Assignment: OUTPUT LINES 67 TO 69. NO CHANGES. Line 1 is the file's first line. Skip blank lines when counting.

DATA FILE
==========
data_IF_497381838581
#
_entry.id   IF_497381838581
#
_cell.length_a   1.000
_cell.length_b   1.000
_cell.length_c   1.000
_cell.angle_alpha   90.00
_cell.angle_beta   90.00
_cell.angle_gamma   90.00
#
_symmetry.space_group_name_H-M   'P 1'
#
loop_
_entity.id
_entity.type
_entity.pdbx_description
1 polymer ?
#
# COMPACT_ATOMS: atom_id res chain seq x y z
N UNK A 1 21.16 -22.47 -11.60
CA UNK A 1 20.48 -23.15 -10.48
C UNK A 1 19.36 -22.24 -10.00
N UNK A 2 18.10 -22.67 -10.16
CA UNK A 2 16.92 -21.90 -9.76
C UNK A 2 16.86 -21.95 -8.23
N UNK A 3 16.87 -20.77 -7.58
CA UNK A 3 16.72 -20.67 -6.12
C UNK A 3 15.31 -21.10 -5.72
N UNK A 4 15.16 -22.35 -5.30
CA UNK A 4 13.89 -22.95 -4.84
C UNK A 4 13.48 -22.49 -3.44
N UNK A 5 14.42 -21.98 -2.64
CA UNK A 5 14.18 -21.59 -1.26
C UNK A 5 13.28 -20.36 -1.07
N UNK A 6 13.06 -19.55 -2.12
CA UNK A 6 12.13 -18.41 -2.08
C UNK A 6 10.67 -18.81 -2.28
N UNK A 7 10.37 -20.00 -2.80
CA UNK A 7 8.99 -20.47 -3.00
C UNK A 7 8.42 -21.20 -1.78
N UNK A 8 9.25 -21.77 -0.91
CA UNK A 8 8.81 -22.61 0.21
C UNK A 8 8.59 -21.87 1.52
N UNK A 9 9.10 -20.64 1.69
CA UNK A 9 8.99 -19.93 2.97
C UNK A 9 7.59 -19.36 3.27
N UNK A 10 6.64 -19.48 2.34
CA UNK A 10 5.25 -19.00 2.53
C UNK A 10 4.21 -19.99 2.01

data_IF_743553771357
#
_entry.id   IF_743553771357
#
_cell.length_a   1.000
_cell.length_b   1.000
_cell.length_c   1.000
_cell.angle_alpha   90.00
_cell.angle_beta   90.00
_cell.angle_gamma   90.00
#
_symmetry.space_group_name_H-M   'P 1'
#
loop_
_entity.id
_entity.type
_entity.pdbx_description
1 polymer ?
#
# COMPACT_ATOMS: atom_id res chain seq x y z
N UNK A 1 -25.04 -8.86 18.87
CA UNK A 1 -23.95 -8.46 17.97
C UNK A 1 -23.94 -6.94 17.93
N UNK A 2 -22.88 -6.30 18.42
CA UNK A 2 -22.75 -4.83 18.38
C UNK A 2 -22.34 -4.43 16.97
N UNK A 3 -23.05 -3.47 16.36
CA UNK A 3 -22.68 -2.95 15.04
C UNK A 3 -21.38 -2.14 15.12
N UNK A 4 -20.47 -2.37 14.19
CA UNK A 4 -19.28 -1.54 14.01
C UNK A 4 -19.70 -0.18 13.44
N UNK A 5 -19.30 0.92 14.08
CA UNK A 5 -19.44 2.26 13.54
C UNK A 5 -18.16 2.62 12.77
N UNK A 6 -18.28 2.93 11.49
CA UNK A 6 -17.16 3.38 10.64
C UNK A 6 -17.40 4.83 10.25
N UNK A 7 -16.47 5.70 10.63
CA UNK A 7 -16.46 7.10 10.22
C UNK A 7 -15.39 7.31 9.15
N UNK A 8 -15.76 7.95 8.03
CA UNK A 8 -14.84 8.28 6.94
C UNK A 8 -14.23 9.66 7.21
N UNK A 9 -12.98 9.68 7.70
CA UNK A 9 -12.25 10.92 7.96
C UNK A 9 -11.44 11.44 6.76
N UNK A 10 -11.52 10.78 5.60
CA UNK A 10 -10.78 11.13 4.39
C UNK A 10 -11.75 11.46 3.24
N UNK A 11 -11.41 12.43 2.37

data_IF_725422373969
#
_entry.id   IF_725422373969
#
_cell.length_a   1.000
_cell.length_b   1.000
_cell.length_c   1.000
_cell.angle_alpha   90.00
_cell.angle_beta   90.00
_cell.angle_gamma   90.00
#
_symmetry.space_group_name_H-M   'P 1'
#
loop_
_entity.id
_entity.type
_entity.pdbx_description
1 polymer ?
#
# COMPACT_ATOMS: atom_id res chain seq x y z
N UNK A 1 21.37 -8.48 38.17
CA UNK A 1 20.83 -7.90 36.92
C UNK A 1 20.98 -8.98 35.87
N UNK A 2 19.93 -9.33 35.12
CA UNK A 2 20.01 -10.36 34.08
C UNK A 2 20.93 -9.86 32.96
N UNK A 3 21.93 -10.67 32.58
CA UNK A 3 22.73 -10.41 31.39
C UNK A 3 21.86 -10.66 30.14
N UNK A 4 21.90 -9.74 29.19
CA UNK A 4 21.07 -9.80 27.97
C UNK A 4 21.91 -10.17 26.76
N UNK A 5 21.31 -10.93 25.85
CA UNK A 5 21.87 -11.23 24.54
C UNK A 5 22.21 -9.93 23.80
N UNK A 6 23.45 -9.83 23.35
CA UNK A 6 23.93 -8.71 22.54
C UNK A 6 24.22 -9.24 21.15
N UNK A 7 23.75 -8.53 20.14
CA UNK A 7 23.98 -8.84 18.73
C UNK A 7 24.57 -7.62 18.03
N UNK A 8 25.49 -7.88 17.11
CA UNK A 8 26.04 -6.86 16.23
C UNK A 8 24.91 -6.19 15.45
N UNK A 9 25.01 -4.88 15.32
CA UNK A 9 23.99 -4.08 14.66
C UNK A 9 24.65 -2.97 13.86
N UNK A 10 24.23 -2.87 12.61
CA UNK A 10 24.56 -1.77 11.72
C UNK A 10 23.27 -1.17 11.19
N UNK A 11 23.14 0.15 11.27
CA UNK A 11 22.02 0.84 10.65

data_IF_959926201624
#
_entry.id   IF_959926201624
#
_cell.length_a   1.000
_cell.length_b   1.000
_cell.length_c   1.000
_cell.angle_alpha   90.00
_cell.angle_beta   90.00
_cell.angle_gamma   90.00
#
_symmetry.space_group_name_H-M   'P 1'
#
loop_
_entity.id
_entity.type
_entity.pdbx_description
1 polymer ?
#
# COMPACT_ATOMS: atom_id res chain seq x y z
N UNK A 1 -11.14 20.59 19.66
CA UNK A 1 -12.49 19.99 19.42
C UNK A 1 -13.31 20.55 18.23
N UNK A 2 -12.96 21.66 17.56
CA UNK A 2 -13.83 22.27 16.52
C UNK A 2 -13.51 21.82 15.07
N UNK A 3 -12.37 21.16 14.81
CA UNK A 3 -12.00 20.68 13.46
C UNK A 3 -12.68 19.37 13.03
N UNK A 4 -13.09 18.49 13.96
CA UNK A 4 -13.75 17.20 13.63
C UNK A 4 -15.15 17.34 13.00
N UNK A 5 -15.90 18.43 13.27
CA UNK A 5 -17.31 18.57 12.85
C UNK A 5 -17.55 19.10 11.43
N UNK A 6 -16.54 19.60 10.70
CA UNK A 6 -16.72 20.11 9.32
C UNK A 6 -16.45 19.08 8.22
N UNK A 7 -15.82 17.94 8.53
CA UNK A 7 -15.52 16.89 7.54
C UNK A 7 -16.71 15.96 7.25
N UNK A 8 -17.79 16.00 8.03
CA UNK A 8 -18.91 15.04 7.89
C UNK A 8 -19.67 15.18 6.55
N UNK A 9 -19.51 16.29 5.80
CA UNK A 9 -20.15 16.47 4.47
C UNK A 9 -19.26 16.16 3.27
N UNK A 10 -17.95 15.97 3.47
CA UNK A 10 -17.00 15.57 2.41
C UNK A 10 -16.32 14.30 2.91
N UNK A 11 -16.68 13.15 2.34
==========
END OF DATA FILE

_entity.pdbx_description
1 polymer ?
#